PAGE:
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How Much Money Can a Writer Make?

How much money can a writer make? Many assume that if you’re a bestselling author, you’ll be rolling in the cash. However, being a writer is more complex than grabbing your pitch-perfect novel off the shelf and selling it for mega-bucks. In fact, you might not even see money from your efforts at all. Here’s a breakdown of how much money you might make as a writer, depending on how much work you put in (and yes, the occasional lucky break).

Writing Is A Vocation

While it’s impossible to put a number on the amount of money you’ll make as a writer (and it really depends on how much work you put in), you can be sure that you’ll never, ever make a profitable career out of it. Writing is a vocation that allows you to explore ideas and concepts that interest you. You might not get paid much for your work, but the opportunity to express yourself through compelling stories is priceless.

If you’ve ever read a bestselling novel, you might assume that the author was lucky enough to have had an agent and publisher pay for all of that content. However, not all writers are as fortunate as this fictional character. Most writers have to find their audiences through various methods of marketing and sales. For instance, you might have to find readers through speaking tours, teaching workshops, or even direct mail marketing (think letters, emails, and postcard reminders).

The Gig Is Uncertain

Even for those who do find an audience and are fortunate enough to be able to sign a contract with a publisher, the road to riches isn’t always smooth sailing. Sometimes, your contract won’t be approved by a literary agency or publisher. Some projects simply never get funded (despite your best efforts, sometimes this is beyond your control, especially if your work is genre fiction or young adult).

Then, there’s the issue of the book’s sales. Even if you’ve had a massive international bestseller, you might end up struggling to make money off of your most recent book when compared to your previous works. Which is why, as a writer, you might not always see the big bucks rolling in (at least not right away).

Rewrites And Pitch-Changes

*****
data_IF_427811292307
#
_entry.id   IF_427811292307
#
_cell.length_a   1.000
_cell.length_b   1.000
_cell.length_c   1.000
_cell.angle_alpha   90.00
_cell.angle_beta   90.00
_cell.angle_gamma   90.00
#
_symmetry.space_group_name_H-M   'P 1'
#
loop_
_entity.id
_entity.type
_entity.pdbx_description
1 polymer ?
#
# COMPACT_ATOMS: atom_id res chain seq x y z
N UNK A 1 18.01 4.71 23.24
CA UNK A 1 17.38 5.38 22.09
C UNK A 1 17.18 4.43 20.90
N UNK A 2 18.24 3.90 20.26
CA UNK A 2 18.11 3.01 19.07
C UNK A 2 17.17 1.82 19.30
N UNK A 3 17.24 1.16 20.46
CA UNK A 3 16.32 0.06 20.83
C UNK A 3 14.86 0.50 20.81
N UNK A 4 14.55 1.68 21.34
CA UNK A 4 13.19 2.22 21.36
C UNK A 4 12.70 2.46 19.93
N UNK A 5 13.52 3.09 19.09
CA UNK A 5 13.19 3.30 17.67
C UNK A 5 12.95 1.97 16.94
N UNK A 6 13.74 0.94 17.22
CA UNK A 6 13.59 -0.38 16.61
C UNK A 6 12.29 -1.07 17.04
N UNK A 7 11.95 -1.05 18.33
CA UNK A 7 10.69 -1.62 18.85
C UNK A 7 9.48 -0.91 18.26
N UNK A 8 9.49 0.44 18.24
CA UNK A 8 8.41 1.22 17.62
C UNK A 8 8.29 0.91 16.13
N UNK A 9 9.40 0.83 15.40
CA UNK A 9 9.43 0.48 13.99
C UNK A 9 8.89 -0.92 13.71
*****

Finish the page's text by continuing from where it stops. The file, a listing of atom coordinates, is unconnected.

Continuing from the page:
Even for those who are able to successfully sell their first novel (let’s be realistic, this is more the exception than the rule), it can still be a struggle to find the money to fund your next project. This is where the rewrites and pitch-changes come in. If you’re fortunate enough to have a large publisher interested in your work, you might see this as a way to generate additional income from your book. However, it is never a good idea to count on this as your main source of income. Even if you’re able to get the book published and earn lots of money from it (which, let’s be real, is probably not going to happen), the chances are you’ll still need to find further funding for your next book. This is why many famous writers end up re-inventing themselves as teachers or university lecturers once their publishing career is over. It’s a great way to continue to write, but not have to depend on the income from one book.

The Evolution Of A Writer

If you make it through all of this and are still standing, congratulations! You might just have made it as a writer. However, this is far from a secure career choice, especially if you’re looking to make a living from it. Many of the writers who started out their careers in the 2000s managed to find a place on this list, proving that none of us are immune to the economic fluctuations of the literary ecosystem. This is why it’s essential to keep researching new ways to market and sell your work, as well as evolve your skills as a writer if you want to remain relevant. Luckily for you, we’ve gone over a number of these methods, including how to make money as a writer (both in the present and the future), in the form of an informative guide.